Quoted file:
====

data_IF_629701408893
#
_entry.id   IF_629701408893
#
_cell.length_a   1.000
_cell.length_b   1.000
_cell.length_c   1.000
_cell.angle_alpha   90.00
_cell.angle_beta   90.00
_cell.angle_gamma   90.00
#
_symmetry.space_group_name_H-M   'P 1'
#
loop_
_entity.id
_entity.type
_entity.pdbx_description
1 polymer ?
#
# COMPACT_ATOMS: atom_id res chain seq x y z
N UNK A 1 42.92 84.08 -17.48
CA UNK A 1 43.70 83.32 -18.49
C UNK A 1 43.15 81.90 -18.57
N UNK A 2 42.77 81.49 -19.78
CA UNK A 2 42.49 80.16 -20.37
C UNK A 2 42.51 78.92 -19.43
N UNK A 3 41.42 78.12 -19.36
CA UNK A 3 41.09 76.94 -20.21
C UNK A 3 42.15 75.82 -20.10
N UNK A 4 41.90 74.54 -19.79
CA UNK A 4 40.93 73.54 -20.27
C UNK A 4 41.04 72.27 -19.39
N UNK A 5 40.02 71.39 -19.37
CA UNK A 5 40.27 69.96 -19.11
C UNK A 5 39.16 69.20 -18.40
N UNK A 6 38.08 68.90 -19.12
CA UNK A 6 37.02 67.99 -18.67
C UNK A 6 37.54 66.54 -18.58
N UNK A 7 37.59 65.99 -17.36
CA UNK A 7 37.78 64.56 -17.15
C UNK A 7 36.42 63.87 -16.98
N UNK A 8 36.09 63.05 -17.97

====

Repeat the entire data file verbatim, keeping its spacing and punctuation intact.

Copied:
data_IF_629701408893
#
_entry.id   IF_629701408893
#
_cell.length_a   1.000
_cell.length_b   1.000
_cell.length_c   1.000
_cell.angle_alpha   90.00
_cell.angle_beta   90.00
_cell.angle_gamma   90.00
#
_symmetry.space_group_name_H-M   'P 1'
#
loop_
_entity.id
_entity.type
_entity.pdbx_description
1 polymer ?
#
# COMPACT_ATOMS: atom_id res chain seq x y z
N UNK A 1 42.92 84.08 -17.48
CA UNK A 1 43.70 83.32 -18.49
C UNK A 1 43.15 81.90 -18.57
N UNK A 2 42.77 81.49 -19.78
CA UNK A 2 42.49 80.16 -20.37
C UNK A 2 42.51 78.92 -19.43
N UNK A 3 41.42 78.12 -19.36
CA UNK A 3 41.09 76.94 -20.21
C UNK A 3 42.15 75.82 -20.10
N UNK A 4 41.90 74.54 -19.79
CA UNK A 4 40.93 73.54 -20.27
C UNK A 4 41.04 72.27 -19.39
N UNK A 5 40.02 71.39 -19.37
CA UNK A 5 40.27 69.96 -19.11
C UNK A 5 39.16 69.20 -18.40
N UNK A 6 38.08 68.90 -19.12
CA UNK A 6 37.02 67.99 -18.67
C UNK A 6 37.54 66.54 -18.58
N UNK A 7 37.59 65.99 -17.36
CA UNK A 7 37.78 64.56 -17.15
C UNK A 7 36.42 63.87 -16.98
N UNK A 8 36.09 63.05 -17.97